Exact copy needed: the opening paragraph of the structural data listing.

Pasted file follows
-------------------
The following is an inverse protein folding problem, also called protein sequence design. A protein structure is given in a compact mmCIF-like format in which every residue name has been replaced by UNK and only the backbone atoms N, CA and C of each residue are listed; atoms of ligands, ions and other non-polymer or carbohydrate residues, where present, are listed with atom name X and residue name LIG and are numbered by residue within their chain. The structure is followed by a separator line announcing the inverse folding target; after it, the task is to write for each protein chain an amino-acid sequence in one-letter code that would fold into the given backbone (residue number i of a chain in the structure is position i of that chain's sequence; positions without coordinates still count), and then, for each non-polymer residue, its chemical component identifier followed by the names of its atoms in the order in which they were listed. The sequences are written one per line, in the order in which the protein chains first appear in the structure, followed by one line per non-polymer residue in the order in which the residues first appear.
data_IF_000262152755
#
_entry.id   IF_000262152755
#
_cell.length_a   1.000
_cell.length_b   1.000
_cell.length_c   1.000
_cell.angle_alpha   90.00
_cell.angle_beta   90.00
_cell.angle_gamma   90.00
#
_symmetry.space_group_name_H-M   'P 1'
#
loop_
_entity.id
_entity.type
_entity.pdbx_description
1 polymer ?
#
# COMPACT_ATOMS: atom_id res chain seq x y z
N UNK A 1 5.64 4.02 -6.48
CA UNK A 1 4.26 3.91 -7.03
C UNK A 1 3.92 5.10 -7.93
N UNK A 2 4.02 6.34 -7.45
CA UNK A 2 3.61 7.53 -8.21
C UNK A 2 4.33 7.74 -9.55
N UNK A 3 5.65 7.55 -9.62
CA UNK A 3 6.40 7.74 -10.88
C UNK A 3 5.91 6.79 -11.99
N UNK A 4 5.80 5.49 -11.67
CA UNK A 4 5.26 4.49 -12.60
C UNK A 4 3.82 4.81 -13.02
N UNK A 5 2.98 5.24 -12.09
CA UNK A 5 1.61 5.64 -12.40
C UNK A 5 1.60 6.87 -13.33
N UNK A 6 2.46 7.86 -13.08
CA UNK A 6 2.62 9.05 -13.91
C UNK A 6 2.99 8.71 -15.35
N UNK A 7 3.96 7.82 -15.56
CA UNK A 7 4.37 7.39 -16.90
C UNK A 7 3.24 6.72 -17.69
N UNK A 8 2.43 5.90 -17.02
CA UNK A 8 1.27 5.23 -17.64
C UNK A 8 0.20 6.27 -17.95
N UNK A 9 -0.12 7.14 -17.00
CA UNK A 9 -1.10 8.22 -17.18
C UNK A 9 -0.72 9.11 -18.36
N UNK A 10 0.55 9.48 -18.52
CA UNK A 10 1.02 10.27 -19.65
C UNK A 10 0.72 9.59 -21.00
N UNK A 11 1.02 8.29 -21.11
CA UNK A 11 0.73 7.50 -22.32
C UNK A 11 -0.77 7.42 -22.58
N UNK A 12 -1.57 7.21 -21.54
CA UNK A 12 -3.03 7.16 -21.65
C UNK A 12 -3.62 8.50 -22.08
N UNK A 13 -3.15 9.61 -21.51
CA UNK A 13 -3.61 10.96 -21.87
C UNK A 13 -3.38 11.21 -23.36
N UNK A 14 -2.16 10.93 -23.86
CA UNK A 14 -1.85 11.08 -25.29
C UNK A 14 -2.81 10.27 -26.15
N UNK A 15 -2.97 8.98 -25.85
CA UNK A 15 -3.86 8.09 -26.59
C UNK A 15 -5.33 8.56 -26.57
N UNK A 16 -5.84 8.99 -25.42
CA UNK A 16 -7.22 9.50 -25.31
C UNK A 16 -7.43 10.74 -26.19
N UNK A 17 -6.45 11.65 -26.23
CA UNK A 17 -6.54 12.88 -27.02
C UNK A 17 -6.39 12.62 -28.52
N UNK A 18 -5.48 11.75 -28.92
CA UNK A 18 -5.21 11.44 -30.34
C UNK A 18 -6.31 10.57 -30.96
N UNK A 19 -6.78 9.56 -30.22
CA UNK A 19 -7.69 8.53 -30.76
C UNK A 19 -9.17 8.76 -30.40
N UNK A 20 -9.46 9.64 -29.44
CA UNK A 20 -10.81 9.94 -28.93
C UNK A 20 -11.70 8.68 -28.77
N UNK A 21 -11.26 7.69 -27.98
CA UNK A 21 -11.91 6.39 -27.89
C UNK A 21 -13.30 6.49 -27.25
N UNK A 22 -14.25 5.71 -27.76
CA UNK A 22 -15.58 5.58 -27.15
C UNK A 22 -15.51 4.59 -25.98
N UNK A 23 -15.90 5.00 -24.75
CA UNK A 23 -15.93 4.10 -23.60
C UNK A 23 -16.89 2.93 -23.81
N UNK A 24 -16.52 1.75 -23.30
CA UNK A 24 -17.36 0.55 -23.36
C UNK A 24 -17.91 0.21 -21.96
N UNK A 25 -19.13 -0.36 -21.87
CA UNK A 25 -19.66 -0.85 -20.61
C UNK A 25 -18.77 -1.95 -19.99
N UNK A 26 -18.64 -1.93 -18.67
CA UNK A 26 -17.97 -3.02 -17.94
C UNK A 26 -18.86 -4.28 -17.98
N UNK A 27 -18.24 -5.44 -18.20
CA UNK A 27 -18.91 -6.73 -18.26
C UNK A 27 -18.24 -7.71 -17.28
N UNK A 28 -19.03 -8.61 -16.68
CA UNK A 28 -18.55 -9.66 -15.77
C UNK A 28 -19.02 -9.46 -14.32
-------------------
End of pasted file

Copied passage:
The following is an inverse protein folding problem, also called protein sequence design. A protein structure is given in a compact mmCIF-like format in which every residue name has been replaced by UNK and only the backbone atoms N, CA and C of each residue are listed; atoms of ligands, ions and other non-polymer or carbohydrate residues, where present, are listed with atom name X and residue name LIG and are numbered by residue within their chain. The structure is followed by a separator line announcing the inverse folding target; after it, the task is to write for each protein chain an amino-acid sequence in one-letter code that would fold into the given backbone (residue number i of a chain in the structure is position i of that chain's sequence; positions without coordinates still count), and then, for each non-polymer residue, its chemical component identifier followed by the names of its atoms in the order in which they were listed. The sequences are written one per line, in the order in which the protein chains first appear in the structure, followed by one line per non-polymer residue in the order in which the residues first appear.